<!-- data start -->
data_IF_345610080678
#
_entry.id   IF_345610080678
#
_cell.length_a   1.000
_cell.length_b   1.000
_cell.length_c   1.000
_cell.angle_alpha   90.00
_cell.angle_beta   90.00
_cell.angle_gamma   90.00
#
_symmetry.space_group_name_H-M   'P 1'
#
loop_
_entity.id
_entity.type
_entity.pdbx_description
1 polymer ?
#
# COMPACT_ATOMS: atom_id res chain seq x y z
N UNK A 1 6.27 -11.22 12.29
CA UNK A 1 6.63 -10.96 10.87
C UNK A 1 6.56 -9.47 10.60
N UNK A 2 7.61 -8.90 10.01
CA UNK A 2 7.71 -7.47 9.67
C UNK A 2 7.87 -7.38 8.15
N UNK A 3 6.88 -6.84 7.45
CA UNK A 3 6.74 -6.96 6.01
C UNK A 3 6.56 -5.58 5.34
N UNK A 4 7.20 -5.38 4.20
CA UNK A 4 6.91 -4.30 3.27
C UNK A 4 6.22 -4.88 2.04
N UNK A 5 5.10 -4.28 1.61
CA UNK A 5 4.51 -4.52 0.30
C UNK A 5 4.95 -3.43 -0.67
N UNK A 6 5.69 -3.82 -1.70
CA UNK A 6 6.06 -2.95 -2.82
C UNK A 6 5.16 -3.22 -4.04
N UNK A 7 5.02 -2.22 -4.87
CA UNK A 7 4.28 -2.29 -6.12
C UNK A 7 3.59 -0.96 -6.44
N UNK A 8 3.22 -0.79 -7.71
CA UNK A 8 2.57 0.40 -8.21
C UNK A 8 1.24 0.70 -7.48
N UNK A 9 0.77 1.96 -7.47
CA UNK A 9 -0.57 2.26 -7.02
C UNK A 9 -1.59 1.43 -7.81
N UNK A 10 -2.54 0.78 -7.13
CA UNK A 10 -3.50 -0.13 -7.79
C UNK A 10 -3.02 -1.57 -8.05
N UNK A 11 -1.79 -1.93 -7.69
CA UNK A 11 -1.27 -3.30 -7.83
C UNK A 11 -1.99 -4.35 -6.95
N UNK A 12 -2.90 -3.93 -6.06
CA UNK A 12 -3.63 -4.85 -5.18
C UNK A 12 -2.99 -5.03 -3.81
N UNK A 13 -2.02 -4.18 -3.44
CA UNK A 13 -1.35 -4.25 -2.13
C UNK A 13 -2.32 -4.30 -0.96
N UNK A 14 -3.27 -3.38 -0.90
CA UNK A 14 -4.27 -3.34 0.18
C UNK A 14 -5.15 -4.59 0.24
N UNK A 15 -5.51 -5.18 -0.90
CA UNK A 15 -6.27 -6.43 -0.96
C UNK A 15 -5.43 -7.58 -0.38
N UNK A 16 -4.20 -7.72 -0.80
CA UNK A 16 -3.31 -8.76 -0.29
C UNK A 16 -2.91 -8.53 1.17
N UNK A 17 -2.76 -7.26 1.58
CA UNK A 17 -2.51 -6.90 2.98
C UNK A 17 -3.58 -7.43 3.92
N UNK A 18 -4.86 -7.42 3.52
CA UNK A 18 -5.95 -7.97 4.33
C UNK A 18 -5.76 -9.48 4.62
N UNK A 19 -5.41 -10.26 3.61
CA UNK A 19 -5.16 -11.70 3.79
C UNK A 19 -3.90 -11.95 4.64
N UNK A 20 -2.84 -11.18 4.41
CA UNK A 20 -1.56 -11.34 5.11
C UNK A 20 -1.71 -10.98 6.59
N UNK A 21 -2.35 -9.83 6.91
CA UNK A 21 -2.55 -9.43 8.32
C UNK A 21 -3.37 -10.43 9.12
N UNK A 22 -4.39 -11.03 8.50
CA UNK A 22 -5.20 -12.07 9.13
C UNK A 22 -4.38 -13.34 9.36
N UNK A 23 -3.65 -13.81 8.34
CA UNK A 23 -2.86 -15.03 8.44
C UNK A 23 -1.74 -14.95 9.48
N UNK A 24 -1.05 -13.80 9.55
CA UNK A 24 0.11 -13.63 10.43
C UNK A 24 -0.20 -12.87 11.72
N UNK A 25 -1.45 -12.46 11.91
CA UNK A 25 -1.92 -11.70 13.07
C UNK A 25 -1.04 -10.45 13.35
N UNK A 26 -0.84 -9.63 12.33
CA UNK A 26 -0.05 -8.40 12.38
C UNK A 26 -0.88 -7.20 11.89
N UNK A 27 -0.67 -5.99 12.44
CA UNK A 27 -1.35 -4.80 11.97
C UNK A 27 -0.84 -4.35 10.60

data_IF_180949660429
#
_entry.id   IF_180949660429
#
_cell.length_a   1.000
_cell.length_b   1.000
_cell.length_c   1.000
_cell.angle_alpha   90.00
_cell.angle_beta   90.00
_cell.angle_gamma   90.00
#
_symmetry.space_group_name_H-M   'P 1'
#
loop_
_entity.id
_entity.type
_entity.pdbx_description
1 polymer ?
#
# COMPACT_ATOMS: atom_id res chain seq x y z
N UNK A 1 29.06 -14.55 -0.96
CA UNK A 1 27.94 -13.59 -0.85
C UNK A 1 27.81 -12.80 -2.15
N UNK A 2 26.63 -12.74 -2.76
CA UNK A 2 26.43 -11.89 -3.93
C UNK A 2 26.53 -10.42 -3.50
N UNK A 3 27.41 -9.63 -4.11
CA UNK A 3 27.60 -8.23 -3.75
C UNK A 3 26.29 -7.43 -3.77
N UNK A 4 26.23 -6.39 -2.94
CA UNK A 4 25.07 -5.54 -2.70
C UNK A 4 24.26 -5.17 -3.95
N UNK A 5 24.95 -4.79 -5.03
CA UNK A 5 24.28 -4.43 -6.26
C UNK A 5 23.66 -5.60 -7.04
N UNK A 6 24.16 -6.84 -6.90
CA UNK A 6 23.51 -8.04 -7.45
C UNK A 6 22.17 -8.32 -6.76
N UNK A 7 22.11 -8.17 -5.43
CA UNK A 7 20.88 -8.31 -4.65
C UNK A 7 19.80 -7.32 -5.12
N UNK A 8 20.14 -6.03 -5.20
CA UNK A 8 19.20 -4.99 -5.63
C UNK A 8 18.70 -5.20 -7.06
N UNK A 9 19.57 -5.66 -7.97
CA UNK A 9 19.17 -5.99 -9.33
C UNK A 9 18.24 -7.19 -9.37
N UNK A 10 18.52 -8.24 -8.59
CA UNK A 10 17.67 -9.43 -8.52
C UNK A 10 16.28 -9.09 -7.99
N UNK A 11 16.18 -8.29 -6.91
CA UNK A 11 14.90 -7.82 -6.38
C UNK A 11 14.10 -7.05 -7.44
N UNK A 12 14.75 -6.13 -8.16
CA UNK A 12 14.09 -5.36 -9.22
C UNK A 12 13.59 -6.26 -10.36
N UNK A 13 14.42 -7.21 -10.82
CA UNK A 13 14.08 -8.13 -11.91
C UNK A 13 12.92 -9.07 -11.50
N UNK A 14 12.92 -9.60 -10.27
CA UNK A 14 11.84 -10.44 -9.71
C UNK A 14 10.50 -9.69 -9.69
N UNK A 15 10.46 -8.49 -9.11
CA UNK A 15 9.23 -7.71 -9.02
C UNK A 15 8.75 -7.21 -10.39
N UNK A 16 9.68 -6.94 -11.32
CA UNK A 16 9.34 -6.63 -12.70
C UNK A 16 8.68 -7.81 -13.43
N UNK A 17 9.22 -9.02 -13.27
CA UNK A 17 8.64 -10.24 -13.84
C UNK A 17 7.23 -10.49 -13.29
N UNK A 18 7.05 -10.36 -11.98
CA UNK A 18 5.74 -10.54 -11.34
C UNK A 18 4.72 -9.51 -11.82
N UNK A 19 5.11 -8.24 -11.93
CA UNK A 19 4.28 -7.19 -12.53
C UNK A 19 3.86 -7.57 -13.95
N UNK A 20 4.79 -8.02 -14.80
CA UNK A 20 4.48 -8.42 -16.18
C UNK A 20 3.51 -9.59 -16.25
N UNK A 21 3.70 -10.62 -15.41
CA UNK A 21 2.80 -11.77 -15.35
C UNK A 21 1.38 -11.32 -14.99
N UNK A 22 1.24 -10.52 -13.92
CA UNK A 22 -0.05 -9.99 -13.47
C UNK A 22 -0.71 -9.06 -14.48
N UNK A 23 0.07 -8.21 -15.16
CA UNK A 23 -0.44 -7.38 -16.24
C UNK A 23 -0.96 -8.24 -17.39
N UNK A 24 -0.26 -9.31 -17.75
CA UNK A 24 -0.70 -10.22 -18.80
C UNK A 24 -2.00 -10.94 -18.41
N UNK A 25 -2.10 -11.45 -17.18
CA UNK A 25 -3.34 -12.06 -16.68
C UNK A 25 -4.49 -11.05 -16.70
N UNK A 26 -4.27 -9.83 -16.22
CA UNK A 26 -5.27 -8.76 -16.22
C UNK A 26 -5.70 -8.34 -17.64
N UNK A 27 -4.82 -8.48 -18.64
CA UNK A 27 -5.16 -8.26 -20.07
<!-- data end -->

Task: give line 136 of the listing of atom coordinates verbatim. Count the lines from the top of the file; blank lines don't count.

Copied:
C UNK A 5 23.66 -5.60 -7.04